Dating english brass candlestick

This lovely and very decorative pair of early 20th C.

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I like the "pusher" part on the candlestick, as I have not seen this before and I think it makes a wonderful interesting specimen to make as a miniature I like the square bottom instead of round. There is a pair of candlesticks on eBay that is attributed to 18th century Huguenot French Brass Push up sockets I've been living in the Georgian period of research, and I'm not remembering seeing a lot of candlesticks in my recent book browsing activities. Current market values can be established by researching eBay for lowest values and auction sites for highest values to give you a range, but the problem is that you seldom are able to match items precisely.

Antique dealers websites give you retail value - but just because they want "xx" doesn't mean it sells in real life. If you want to put yourself to the test, get a ticket for the antiques roadshow appraisals mini or life size Well, whether it is old or an India rip-off And Tamra, my philosophy in buying anything is basically the same as yours, if I like it and want it whether it is antique, vintage, modern or a reproduction it comes to stay with me too: Bill Hudson's comment about the chamber stick not showing signs of being handmade made me curious as to how candlesticks were produced over the last few centuries I like the drawing of all the different candlesticks that is referencing Silver candlesticks.

No candlesticks for me right now - but quite tempting, as at present time I've committed to an inch of petitpoint per month. A pdf on 14th to 18th century candlesticks I found this morning on a few websites, it dates from , I haven't had time yet to read the whole thing but it looks good.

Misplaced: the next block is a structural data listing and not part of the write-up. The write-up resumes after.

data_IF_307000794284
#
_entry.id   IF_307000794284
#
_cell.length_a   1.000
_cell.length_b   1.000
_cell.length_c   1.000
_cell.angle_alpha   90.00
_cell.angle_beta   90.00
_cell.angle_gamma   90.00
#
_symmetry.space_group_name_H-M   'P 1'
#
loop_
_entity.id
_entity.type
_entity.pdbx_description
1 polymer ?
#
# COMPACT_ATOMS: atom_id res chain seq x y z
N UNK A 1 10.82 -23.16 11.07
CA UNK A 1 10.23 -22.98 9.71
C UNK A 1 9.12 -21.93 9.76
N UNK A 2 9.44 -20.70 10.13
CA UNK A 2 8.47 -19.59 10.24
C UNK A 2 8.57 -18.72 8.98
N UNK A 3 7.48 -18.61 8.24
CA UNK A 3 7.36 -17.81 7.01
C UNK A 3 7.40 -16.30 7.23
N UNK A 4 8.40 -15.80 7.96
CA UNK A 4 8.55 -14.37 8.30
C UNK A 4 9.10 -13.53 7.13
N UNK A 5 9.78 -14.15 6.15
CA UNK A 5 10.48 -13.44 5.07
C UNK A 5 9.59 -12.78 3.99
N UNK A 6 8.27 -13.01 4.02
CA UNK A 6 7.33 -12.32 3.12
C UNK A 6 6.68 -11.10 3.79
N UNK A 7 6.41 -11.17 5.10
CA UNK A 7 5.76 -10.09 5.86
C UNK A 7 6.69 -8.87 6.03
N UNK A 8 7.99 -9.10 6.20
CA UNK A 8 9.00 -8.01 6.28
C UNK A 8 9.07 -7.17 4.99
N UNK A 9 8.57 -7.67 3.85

Brass candlesticks

Very fun and informative references Elga. Elga, Did you notice in the first paragraph the author is refer's to Percy Macquoid's Dictionary of English Furniture? You need to be a member in order to leave a comment. Sign up for a new account in our community. Already have an account? All Activity Mark site read. Posted October 28, I really like the base with its seperate drip pan. It has a pricket at the top for a big candle.

candlesticks - brass

The screw is set into the bottom of the candlestick with lead. Share this post Link to post Share on other sites. Posted October 29, And because I am curious, how old is the spinning technique? And thank you to everyone else who has commented, much appreciated. Posted December 16, Posted December 18, Early examples of Queen Anne period are hallmarked underneath with scattered hallmarks Figure Some example of the Queen Anne period mainly those of octagonal base with diamond facets , can be marked around the external part of the rim of the foot. In this case hallmarks may be difficult to read because they are more exposed to cleaning and rubbing.